The opening title card of Howard Hawks’ classic Hollywood comedy His Girl Friday contains a simple but apt warning in hindsight of viewing. At the end of its introduction, the card simply asks the viewer “Ready?” From there, we are fired through one chaotic day in the dark but hilarious life of a newspaper, as if literally shot out of a canon. But Hawks’ film represents a radical shift in Hollywood comedy, not just in the sheer speed of the dialogue, but in how dark a narrative it was willing to use for laughs.
His Girl Friday follows one hectic day at The Morning Post. Hildy Johnson (Rosalind Russell) has left the newspaper and has come to say goodbye to her editor and recently divorced ex-husband, Walter Burns (Cary Grant), who owes her money. Hildy is about to leave for a new, small-town life with her fiancé Bruce (Ralph Bellamy). Agreeing to go to lunch with Walter before catching their train, the editor concocts a world of intrigue in order to prevent them from leaving, hoping he’ll get Hildy back as both his wife and star reporter. With the turmoil from a recent criminal case and pending public execution lingering over the city, perhaps the biggest story of the year may just make the choice for Hildy to stay or go a little more difficult than she anticipated.
Much is made of Hawks’ innovations in His Girl Friday. The director foreshadows them to some degree two years earlier in Bringing Up Baby, where the layering of chaos and the heightening of the frantic nature of the dialogue earnestly births screwball comedy. But Hawks’ tack is different here because there’s more at stake, partly thanks to fellow scriptwriter Charles Lederer and the film’s stage play source material. Though separated by only two years, the world is a darker place than in Bringing Up Baby, and Hawks must find a way to explore his comedy in a scenario that is believable in an era tearing itself apart.
For context, the scenario of His Girl Friday, which remains one of Hollywood’s funniest comedies, is also one of its most charged. Putting aside for one moment the break up of a relationship concocted by an ex, essentially the drama figures around the clock ticking down to a public hanging. Add to this the fact that the man is being executed for the manslaughter of a black police officer in a scheme deployed by the state governor to ensure that community’s votes in the coming election, and what is left is a film that, on paper at least, seems miraculous to end up funny. But Hawks knows that laughter can be a powerful way to manoeuvre through such grim, complex realities.
Much has been made of the massive shift in Hawks’ approach to dialogue in the film, aided equally by his leading performers. Clearly taking influence from Orson Welles’ Mercury Theatre, dialogue is no longer the typical call-and-response of classical Hollywood scripts but instead an overlapping, constant layering of characters firing lines simultaneously. It contains more than two-and-a-half times the amount of words per minute for a Hollywood film of its era (around 240; way above the average of 90). Add to this the already fast wise-cracking nature of the period, and it’s clear that Hawks set himself and his stars a challenge.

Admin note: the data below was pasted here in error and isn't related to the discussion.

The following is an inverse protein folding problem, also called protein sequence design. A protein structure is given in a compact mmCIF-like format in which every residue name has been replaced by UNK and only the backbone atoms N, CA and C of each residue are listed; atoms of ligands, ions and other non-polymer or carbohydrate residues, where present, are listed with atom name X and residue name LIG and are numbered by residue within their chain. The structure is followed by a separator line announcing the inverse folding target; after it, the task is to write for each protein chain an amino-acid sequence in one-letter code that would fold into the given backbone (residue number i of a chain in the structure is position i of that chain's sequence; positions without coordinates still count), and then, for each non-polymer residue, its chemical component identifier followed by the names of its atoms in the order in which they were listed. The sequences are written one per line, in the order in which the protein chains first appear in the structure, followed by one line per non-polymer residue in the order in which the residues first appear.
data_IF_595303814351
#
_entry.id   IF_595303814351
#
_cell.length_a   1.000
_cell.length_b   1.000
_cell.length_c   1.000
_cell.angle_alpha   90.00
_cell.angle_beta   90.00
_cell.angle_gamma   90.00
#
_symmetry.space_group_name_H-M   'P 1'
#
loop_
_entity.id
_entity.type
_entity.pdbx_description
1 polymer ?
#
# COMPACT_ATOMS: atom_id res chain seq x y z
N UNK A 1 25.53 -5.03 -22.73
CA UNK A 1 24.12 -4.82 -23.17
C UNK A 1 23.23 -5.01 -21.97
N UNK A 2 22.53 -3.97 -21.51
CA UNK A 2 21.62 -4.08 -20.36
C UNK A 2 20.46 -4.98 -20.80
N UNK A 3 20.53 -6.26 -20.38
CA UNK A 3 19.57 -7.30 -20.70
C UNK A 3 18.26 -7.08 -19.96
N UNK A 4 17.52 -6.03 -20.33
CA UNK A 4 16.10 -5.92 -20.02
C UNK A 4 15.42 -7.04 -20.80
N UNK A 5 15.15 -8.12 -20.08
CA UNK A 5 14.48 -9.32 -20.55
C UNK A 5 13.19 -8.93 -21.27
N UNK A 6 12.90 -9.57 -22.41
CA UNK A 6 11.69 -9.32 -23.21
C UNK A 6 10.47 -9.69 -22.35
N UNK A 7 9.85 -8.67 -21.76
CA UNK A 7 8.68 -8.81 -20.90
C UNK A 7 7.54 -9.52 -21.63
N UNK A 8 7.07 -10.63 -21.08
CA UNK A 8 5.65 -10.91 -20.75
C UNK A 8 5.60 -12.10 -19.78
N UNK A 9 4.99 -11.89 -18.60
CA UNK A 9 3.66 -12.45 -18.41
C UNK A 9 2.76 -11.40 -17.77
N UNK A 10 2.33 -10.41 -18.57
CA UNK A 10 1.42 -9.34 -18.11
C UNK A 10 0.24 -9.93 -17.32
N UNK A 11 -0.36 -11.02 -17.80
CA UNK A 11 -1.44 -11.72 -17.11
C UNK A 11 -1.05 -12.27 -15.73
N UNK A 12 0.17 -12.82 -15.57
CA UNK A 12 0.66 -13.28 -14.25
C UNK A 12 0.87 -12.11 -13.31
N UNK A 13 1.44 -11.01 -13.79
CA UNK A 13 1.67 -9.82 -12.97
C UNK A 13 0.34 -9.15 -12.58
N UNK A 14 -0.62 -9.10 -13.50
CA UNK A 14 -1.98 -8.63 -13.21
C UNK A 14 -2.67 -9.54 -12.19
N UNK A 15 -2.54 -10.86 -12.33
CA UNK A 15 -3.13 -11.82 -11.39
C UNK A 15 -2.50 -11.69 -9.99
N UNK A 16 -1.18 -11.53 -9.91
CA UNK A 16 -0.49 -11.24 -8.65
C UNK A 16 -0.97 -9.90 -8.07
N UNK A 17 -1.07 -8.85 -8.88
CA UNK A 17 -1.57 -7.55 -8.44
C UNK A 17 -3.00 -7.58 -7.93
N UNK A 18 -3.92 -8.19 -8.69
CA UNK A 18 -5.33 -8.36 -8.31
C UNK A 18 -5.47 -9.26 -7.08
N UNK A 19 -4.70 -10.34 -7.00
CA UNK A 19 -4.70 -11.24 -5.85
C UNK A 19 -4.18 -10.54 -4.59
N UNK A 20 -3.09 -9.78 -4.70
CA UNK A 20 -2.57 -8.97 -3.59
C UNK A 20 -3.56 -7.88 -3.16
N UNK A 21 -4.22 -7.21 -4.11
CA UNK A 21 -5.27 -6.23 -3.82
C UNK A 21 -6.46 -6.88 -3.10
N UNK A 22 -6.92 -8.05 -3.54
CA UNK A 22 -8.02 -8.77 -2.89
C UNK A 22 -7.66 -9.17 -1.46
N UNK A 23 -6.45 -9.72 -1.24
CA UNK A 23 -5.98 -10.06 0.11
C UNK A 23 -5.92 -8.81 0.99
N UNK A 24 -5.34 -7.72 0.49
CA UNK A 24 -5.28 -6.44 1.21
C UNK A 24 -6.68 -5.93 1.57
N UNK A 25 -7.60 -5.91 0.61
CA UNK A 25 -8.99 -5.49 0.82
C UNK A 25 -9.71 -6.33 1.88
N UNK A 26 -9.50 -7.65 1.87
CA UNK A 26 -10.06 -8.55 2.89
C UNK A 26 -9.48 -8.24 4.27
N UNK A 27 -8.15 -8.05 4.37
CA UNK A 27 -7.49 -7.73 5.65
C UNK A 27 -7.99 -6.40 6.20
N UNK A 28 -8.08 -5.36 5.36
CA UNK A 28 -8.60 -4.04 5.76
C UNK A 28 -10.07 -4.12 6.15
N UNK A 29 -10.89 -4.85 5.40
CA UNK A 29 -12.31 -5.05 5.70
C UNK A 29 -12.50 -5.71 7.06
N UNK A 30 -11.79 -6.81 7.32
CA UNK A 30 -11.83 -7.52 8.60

This one single shift changed the whole of His Girl Friday, especially its production. It came in several days over its allotted schedule due to the amount of time and planning it required to get the dialogue right. More than the usual amount of microphones were needed to catch every character’s uttering, and usually simple scenes of conversations, whether in cafes or offices, took days to shoot due to the positioning of everything around the rhythm of the dialogue. Even Rosalind Russell, unhappy with the quality of her original lines and building on Hawks’ instruction to improvise, brought in an advertising copywriter to give her sharper material.
Sometimes the laughter and tragedy in His Girl Friday are in such close proximity that it’s difficult to know how the comedy still works. After one character, in her utter dismay at the injustice befalling her friend, jumps to her death from an open window overlooking the public gallows, Hawks fires some of his strongest comedic moments at us. If only because of the shifts being so quick and the dialogue scattering like machine gun rounds does this approach work; the frenetic rhythm of life smoothing over the cracks in the darkness.
Yet, in taking (and winning) the gamble with such a morbid original stage play, Hawks and his cast produced what is still arguably one of Hollywood’s finest and most radical comedies, as well as one of its fastest.
Published 18 Jan 2020
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